3 Key Characteristics of Competency-Based Learning



Competency-based learning empowers learners to focus on mastery of valuable skills and knowledge and learn at their own pace. This seems like a straightforward statement, but what does it mean in practice? Our competency-based education lexicon, developed in collaboration with the American Council on Education, helps chart the landscape of terms and concepts. How do we apply these concepts?

First, why do stakeholders in our educational ecosystems care about changing their practices to incorporate competency based learning? Part of the impetus comes from learner-centric shifts in education driven by social and economic pressures. There is also a growing realization that educational practices need to change to effectively focus on learning. And there are also potential benefits fundamental to the long-term success of our educational institutions.

Practical Benefits of Competency-Based Education:

  • Efficient and potentially lower-cost degree/credential options for students
  • Greater understanding of learning outcomes throughout the academic institution
  • Courses, learning resources, and assessments aligned to well-defined goals
  • Motivated and engaged students
  • Increased student retention and completion rates, particularly when prior learning can be applied to degree progress
  • Learners’ improved ability to recognize, manage, and continuously build upon their own competencies and evidence of learning
  • Employers’ improved ability to understand graduates’ competencies and learning achievements
  • Outcomes-based frameworks for continuous improvement at course, program, and institutional levels

How do we achieve these benefits? Blackboard has been analyzing competency-based education models, practices, policies, and trends through independent research and now in joint competency-based education research with the American Council on Education. One obvious point verified by this research is that competency-based education approaches are already diverse and are continuing to evolve through the work of initiatives defining effective models. But another clear finding is that different approaches share the common characteristics of being learner-centric, outcomes-based, and differentiated. These characteristics help us understand competency based education in practice.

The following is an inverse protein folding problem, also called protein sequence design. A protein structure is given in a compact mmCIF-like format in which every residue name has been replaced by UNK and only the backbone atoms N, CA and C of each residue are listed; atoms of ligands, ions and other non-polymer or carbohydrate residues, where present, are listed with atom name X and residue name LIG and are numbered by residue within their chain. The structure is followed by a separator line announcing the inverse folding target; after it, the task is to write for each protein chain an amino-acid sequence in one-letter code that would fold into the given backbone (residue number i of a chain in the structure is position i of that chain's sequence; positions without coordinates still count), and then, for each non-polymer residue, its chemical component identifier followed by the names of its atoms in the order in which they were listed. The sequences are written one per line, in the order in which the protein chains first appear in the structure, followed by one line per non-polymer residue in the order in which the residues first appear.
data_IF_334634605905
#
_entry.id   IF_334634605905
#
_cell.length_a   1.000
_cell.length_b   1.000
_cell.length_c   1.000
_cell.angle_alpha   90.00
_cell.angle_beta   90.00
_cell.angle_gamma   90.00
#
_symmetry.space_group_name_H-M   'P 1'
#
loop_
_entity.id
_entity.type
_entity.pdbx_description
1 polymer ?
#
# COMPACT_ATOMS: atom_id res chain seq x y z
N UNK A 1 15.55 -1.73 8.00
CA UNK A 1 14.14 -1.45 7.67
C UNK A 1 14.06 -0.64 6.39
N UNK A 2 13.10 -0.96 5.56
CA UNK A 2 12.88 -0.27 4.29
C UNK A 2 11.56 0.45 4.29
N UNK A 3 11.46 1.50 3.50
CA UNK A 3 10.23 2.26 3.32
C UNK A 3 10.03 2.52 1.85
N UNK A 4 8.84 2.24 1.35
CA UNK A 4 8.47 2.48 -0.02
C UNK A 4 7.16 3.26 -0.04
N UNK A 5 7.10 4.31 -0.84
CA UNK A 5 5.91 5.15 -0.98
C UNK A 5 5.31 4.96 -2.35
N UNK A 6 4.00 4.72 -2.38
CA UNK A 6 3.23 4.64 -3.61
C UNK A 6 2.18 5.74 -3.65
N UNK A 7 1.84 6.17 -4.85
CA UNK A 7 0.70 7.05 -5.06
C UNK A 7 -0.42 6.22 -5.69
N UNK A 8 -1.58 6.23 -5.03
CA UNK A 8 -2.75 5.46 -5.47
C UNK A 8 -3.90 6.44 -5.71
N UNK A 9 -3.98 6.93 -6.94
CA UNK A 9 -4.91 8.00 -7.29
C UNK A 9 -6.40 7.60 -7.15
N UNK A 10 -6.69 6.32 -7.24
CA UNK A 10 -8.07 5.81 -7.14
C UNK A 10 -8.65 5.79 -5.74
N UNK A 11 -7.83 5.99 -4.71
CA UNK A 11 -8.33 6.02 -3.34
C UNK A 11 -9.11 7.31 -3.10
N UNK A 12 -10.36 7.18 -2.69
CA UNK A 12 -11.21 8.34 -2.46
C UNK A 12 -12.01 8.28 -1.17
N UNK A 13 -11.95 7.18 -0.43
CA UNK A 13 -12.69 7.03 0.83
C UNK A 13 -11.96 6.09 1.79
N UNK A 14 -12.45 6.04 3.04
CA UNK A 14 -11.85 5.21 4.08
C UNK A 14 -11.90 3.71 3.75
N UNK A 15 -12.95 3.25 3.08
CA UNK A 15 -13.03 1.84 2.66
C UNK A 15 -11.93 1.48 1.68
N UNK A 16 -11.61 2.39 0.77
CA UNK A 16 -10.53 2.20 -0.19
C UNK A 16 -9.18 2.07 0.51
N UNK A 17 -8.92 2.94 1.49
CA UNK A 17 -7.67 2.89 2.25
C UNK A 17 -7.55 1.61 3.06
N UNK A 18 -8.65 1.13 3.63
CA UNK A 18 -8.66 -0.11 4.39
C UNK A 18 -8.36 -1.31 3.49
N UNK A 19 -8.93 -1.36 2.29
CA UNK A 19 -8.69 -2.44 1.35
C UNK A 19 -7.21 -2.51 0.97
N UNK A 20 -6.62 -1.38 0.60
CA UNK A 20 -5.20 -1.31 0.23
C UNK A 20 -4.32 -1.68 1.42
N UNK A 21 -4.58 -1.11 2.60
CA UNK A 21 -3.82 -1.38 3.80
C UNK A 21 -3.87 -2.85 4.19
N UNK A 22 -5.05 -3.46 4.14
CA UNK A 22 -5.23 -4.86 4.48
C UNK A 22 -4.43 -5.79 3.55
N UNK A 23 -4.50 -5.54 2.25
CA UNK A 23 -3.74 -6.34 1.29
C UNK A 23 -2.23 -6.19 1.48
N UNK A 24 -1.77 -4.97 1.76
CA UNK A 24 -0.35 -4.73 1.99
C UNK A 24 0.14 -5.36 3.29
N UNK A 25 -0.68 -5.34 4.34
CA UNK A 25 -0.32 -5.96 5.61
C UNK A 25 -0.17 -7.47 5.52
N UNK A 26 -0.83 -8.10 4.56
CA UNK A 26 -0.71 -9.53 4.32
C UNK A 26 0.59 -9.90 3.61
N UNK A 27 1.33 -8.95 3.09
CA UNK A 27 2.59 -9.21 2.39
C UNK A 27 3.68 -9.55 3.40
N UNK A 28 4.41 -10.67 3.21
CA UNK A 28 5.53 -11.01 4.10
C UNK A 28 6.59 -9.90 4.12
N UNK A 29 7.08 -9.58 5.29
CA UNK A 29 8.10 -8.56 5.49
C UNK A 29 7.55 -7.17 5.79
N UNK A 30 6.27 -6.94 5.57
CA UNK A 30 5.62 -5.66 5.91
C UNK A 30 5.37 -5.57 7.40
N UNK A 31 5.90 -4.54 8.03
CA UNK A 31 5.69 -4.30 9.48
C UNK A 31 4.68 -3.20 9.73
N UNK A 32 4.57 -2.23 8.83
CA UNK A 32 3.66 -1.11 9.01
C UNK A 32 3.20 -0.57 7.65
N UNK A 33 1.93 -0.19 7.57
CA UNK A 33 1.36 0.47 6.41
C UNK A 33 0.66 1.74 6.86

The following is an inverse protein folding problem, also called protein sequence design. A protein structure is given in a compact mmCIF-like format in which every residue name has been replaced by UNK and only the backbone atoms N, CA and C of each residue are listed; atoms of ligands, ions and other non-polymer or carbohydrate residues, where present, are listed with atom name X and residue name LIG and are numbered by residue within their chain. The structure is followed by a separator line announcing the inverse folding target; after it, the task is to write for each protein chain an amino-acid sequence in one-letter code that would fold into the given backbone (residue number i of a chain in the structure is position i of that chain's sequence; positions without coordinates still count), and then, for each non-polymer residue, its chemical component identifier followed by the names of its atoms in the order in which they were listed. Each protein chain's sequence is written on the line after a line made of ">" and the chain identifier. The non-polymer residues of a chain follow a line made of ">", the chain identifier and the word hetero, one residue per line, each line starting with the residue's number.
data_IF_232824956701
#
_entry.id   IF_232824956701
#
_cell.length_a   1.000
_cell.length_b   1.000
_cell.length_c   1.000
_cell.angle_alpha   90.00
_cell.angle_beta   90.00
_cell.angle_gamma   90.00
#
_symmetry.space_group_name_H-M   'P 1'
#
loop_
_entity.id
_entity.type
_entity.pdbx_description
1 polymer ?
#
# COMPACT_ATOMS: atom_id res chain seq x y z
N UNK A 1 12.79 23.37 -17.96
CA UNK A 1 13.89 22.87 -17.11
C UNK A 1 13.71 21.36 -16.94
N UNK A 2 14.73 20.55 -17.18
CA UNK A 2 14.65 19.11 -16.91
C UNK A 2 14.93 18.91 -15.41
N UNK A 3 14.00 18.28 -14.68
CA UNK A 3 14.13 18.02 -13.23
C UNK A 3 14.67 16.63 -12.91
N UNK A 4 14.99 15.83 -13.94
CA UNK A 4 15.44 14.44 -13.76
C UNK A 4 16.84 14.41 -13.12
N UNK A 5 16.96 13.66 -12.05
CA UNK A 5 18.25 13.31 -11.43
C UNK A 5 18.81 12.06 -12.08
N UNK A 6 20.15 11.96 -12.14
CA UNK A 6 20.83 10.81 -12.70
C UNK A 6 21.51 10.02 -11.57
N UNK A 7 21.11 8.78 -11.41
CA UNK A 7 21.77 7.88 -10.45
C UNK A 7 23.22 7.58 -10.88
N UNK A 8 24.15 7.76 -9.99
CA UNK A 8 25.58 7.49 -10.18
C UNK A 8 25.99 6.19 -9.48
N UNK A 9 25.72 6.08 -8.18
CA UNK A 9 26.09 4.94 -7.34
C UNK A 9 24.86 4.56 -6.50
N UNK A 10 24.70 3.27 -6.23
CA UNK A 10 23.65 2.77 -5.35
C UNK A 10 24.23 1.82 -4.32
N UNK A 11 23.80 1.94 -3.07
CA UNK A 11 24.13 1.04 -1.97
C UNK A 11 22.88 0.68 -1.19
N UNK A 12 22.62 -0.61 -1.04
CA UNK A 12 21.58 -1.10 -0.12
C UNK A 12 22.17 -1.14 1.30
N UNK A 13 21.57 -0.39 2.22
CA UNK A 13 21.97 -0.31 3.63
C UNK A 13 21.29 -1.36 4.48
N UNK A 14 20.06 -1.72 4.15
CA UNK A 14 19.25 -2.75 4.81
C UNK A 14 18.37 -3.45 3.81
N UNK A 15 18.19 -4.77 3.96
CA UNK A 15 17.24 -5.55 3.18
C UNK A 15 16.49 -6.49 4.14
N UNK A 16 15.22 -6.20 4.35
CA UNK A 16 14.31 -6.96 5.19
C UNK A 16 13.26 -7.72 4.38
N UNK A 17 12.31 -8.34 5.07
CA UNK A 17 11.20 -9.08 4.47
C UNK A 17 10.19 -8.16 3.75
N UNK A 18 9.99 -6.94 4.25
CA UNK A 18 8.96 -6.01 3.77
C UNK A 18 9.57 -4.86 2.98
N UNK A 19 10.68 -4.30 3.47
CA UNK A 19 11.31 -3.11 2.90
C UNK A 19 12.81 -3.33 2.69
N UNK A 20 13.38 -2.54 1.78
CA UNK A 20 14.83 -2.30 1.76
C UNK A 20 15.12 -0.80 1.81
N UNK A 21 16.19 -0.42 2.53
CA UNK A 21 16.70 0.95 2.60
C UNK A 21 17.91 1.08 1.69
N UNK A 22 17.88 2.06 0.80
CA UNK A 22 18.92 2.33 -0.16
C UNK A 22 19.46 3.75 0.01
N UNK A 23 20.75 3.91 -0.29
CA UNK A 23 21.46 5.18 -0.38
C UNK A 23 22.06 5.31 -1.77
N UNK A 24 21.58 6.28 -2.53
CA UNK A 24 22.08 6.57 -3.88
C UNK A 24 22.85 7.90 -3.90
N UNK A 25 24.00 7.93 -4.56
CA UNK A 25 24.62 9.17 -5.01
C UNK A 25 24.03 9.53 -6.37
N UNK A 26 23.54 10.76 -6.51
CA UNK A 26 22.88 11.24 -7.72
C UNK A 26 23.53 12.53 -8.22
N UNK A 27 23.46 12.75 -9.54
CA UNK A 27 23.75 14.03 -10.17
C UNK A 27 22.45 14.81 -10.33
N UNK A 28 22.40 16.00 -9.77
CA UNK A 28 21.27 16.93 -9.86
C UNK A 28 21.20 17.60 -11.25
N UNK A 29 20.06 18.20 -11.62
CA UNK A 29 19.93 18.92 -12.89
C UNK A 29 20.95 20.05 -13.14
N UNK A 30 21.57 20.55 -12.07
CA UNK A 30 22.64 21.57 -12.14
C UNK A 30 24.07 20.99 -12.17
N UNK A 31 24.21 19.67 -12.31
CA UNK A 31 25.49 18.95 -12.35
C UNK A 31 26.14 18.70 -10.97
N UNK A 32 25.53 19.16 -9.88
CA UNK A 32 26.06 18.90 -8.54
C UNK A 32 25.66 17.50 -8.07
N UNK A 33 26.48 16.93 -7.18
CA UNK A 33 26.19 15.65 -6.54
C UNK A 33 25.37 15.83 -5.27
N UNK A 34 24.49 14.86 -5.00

We also found that competency-based education practices do not need to be dramatic or disruptive. Many effective approaches incorporate competency-based learning processes into existing course and curriculum structures (see the American Council on Education’s infographic). In fact, one of the reasons why there are so many different approaches is because educational institutions adapt competency-based learning to achieve their own goals. Competency-based learning does not happen in a vacuum. Nor does it need to be viewed as something outside or counter to our educational traditions and values.

Competency-based learning can be valuable for all of the stakeholders in our learning communities: learners have more opportunities to take ownership of their learning and expand their lifelong learning pathways; faculty grow professionally as they articulate the learning outcomes in their areas of expertise and embed them in rich learning experiences; academic leaders provide engaging curricula that advance knowledge and produce graduates who can demonstrate what they’ve learned; and institutional leaders focus on new ways of identifying barriers to success and achieving improved outcomes.

The key characteristics of learner-centric, outcomes-based, and differentiated help us visualize what competency-based learning means to these stakeholders.

Key Characteristic: Learner-Centric

First and foremost, competency-based learning focuses on the learner as an individual. It provides opportunities for each individual to develop skills at their own pace, collaborate with others, collect evidence of learning, and become successful lifelong learners. Competency-based learning empowers learners to: